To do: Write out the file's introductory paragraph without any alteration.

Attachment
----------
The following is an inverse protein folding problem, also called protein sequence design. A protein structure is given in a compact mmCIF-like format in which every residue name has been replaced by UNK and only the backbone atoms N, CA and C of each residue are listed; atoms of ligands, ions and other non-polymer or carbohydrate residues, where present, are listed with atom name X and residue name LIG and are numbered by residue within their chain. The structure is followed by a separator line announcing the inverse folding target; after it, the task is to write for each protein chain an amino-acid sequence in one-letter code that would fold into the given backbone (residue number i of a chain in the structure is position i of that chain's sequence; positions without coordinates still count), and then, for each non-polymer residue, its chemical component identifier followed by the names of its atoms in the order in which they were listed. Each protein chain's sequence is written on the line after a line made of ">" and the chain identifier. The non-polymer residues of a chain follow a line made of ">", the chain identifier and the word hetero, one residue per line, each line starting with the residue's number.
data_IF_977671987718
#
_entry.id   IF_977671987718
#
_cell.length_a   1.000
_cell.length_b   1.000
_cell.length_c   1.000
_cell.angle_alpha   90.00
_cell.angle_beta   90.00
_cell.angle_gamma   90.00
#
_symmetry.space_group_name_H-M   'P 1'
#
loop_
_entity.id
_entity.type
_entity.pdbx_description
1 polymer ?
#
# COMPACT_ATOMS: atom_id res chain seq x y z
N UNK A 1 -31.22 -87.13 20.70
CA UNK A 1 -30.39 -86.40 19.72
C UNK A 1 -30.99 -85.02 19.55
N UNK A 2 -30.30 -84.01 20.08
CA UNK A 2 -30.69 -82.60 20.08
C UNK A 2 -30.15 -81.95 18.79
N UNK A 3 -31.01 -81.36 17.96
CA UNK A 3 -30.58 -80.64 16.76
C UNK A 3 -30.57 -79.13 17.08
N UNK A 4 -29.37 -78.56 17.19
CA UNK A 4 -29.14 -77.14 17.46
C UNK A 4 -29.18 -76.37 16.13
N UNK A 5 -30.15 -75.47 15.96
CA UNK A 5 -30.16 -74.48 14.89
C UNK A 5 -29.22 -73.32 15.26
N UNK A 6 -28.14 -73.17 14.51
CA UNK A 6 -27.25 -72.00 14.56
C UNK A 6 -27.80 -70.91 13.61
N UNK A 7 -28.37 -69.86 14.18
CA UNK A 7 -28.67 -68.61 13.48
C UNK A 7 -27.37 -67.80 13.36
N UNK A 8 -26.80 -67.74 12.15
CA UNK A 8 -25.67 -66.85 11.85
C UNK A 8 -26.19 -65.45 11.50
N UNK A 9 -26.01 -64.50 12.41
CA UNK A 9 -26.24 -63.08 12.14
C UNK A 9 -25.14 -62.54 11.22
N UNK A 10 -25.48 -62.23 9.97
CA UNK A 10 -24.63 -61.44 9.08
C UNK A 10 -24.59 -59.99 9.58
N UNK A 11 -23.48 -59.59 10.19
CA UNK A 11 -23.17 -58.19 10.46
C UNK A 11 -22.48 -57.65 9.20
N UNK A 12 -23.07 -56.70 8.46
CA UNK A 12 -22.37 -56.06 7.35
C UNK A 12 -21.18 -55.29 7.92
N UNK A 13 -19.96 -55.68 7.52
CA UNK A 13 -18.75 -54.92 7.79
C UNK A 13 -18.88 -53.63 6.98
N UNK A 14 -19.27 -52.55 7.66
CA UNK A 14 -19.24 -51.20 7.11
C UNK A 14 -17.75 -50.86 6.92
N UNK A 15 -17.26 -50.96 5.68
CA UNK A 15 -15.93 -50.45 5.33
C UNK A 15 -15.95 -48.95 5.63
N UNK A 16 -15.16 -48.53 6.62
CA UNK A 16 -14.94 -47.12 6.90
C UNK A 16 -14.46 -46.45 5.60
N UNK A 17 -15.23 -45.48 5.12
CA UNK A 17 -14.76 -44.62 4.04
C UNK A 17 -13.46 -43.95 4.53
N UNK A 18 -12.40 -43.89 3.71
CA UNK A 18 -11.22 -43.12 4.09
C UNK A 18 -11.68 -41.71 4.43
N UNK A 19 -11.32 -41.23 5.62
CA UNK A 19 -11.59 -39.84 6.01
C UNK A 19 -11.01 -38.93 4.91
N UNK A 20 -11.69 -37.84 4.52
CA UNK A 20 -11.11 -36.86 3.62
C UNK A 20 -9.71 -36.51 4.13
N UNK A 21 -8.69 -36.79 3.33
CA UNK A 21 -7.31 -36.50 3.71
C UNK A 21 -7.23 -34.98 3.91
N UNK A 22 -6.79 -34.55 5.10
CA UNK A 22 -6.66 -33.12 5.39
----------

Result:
The following is an inverse protein folding problem, also called protein sequence design. A protein structure is given in a compact mmCIF-like format in which every residue name has been replaced by UNK and only the backbone atoms N, CA and C of each residue are listed; atoms of ligands, ions and other non-polymer or carbohydrate residues, where present, are listed with atom name X and residue name LIG and are numbered by residue within their chain. The structure is followed by a separator line announcing the inverse folding target; after it, the task is to write for each protein chain an amino-acid sequence in one-letter code that would fold into the given backbone (residue number i of a chain in the structure is position i of that chain's sequence; positions without coordinates still count), and then, for each non-polymer residue, its chemical component identifier followed by the names of its atoms in the order in which they were listed. Each protein chain's sequence is written on the line after a line made of ">" and the chain identifier. The non-polymer residues of a chain follow a line made of ">", the chain identifier and the word hetero, one residue per line, each line starting with the residue's number.